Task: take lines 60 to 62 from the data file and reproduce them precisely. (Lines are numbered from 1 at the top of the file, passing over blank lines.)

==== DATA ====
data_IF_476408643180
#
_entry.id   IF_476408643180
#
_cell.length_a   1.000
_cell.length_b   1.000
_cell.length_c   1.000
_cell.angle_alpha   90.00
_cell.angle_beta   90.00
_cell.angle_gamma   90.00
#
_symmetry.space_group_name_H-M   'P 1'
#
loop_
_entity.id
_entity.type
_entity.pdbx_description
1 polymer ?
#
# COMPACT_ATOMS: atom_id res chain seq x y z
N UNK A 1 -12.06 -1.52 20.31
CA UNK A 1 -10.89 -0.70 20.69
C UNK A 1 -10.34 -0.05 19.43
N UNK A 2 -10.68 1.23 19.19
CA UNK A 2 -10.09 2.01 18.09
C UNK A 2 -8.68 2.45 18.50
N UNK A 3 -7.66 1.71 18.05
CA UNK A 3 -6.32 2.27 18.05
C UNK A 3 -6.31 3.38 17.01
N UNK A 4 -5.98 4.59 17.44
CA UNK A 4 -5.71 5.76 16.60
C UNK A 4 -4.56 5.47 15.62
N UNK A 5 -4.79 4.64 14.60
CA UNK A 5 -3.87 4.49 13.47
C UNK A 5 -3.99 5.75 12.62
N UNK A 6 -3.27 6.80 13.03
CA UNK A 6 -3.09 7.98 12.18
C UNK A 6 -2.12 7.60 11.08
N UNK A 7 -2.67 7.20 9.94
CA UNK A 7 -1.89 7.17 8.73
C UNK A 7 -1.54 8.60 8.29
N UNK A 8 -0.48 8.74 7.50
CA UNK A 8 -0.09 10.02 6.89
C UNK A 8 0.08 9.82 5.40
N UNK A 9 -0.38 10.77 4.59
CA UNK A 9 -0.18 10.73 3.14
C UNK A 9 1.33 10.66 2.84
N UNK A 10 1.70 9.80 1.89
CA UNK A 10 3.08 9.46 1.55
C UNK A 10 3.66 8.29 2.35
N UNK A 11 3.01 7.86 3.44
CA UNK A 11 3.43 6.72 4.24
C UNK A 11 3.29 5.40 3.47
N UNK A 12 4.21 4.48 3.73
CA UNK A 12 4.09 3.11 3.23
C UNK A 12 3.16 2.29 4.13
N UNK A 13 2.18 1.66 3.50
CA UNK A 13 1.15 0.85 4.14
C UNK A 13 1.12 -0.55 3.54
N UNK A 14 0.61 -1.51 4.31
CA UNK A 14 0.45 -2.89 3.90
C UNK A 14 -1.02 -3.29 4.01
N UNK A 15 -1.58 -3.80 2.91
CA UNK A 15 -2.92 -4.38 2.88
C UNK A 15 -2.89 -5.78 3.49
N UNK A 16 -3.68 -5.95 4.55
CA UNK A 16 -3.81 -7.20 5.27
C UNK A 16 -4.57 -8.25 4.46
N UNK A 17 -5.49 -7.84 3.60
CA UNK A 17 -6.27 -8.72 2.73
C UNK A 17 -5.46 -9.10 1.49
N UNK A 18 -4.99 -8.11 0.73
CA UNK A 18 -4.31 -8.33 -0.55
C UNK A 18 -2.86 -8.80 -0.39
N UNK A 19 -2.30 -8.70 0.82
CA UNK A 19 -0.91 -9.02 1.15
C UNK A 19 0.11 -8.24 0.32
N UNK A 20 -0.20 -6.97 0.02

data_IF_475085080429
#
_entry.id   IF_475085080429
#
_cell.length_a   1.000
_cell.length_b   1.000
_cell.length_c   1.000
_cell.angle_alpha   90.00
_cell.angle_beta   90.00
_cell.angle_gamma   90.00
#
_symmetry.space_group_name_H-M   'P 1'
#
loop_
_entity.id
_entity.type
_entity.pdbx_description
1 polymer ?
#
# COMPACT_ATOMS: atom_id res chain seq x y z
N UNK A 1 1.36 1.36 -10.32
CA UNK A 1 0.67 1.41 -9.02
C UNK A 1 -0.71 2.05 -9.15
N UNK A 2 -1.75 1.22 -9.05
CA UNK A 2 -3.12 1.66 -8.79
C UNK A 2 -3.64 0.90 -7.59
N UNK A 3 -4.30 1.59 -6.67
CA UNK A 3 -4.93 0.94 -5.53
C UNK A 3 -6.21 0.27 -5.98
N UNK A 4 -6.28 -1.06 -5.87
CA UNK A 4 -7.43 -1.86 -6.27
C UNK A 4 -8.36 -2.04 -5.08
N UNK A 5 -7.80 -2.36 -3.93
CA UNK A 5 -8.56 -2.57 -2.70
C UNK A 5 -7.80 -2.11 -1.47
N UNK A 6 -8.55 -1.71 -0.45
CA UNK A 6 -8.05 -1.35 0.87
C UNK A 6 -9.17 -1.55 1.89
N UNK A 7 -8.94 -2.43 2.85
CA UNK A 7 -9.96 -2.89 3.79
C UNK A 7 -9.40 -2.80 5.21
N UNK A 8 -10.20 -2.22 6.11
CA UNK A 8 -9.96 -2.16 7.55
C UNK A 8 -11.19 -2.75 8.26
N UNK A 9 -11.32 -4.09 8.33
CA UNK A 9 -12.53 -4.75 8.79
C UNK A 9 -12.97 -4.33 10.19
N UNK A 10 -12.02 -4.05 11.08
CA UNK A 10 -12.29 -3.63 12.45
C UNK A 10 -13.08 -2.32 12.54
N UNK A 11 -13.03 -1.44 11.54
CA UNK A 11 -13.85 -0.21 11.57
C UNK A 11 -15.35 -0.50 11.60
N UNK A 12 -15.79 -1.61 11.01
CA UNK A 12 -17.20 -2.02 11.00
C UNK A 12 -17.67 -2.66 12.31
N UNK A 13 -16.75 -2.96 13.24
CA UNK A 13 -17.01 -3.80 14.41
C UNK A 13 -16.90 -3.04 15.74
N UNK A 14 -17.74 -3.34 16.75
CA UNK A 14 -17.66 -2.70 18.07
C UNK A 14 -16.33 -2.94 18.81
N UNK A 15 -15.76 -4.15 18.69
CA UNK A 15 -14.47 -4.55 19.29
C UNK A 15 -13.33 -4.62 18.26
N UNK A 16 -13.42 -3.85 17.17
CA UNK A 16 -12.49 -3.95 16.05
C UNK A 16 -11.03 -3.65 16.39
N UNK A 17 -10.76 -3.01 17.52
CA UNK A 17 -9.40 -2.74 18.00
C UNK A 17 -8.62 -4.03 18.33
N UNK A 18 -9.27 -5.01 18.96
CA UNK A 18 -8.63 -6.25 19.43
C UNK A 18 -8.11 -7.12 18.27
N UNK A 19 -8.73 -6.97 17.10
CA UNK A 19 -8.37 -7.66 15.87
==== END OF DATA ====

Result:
N UNK A 14 0.61 -1.51 4.31
CA UNK A 14 0.45 -2.89 3.90
C UNK A 14 -1.02 -3.29 4.01